Wednesday, July 18, 2007

Drawing from the Masters #6

This is my next installment in the Drawing Lessons from the Great Masters series.

Hale's chapter five is entitled "Position, Thrust, or Direction." He defines these terms and discusses the different uses of thrust and movement in drawing. This chapter is filled with tremendous drawings by famous men, each handling the concepts in their own way. Many of the drawings have examples of the artist figuring out the best way to place limbs or draperies.

I was quite taken with this drawing of Botticelli (go look at it, that's why I didn't include an image today). After reading Hale, here's what I see:

  • Botticelli has conceived simple masses for each of the parts of the body.

  • He's given general lighting characteristics to show the forms of those masses.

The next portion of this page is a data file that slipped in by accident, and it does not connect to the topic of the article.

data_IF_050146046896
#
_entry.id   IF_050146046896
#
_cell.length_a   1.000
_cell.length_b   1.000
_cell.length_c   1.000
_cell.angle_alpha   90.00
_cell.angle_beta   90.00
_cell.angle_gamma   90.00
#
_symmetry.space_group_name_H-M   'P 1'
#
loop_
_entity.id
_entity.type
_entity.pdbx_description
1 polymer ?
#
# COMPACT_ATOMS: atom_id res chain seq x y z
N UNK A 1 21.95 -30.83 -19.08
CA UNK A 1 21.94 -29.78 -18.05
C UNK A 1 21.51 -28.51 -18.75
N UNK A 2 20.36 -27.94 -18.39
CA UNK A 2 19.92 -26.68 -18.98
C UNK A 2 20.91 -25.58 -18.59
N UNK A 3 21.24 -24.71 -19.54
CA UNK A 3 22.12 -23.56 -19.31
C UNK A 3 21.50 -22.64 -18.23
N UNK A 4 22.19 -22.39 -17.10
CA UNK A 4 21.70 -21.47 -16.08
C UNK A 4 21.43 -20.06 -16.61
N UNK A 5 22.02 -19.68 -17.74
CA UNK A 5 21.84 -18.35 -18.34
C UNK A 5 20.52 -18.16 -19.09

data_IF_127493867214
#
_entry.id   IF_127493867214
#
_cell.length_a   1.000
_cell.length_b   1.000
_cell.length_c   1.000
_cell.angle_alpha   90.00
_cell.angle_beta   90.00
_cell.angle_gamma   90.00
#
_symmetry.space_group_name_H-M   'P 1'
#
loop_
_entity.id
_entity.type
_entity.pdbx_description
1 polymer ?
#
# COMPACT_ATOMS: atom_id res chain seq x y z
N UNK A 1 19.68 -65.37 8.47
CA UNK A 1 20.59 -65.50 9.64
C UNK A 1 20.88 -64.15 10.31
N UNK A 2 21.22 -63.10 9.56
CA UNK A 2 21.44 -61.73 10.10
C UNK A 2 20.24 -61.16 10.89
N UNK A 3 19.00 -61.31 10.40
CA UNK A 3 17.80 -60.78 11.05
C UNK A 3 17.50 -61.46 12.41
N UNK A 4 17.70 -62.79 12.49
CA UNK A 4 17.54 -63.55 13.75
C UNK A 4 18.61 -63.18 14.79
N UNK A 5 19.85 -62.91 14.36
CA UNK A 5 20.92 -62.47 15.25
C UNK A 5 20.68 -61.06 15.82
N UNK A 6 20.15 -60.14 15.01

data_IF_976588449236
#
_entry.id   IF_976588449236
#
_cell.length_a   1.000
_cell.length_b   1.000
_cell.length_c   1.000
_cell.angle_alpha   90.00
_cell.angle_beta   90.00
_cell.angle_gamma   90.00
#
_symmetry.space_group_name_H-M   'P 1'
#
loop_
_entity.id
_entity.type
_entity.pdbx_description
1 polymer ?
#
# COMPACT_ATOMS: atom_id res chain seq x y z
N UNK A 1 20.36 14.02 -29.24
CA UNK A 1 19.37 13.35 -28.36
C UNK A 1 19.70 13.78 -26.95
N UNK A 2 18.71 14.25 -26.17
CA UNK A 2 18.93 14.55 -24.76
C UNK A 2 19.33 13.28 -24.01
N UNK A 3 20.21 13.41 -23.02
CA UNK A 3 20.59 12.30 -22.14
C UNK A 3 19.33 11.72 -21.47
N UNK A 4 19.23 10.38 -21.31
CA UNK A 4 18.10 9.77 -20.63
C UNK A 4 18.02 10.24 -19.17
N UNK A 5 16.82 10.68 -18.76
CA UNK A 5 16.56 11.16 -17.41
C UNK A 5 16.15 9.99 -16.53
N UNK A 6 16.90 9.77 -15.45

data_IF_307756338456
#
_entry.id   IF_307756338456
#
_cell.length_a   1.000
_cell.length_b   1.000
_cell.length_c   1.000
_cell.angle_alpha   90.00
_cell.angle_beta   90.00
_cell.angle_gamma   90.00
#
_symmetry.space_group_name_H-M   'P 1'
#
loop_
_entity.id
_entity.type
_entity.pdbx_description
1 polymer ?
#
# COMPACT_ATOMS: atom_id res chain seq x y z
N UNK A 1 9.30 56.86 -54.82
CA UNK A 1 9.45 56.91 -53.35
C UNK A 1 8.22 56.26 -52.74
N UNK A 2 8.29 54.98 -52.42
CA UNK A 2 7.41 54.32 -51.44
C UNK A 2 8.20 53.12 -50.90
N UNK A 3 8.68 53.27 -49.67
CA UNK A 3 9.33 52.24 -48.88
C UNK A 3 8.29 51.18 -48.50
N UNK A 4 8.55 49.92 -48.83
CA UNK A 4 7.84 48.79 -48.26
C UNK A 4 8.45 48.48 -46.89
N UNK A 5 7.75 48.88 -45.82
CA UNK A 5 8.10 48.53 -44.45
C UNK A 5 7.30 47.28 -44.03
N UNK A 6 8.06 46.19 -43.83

• He then went over the body with drapery to reinforce more of the form.

  • The drapery also gives excitement or a bit of "dance" to the drawing - emphasizing what he wants to capture.

  • He does this without the aid of a model.

  • He does all of this consistently - to masterful effect.

Seeing drawings like those in this book, reading Hale talk about hard work, knowledge and perseverance, well, it all just makes me think da Vinci's thoughts after him...namely, that the best artist is the scientist who fully knows and understands all the parts and whole of his subject and that I want to be that scientist/artist.

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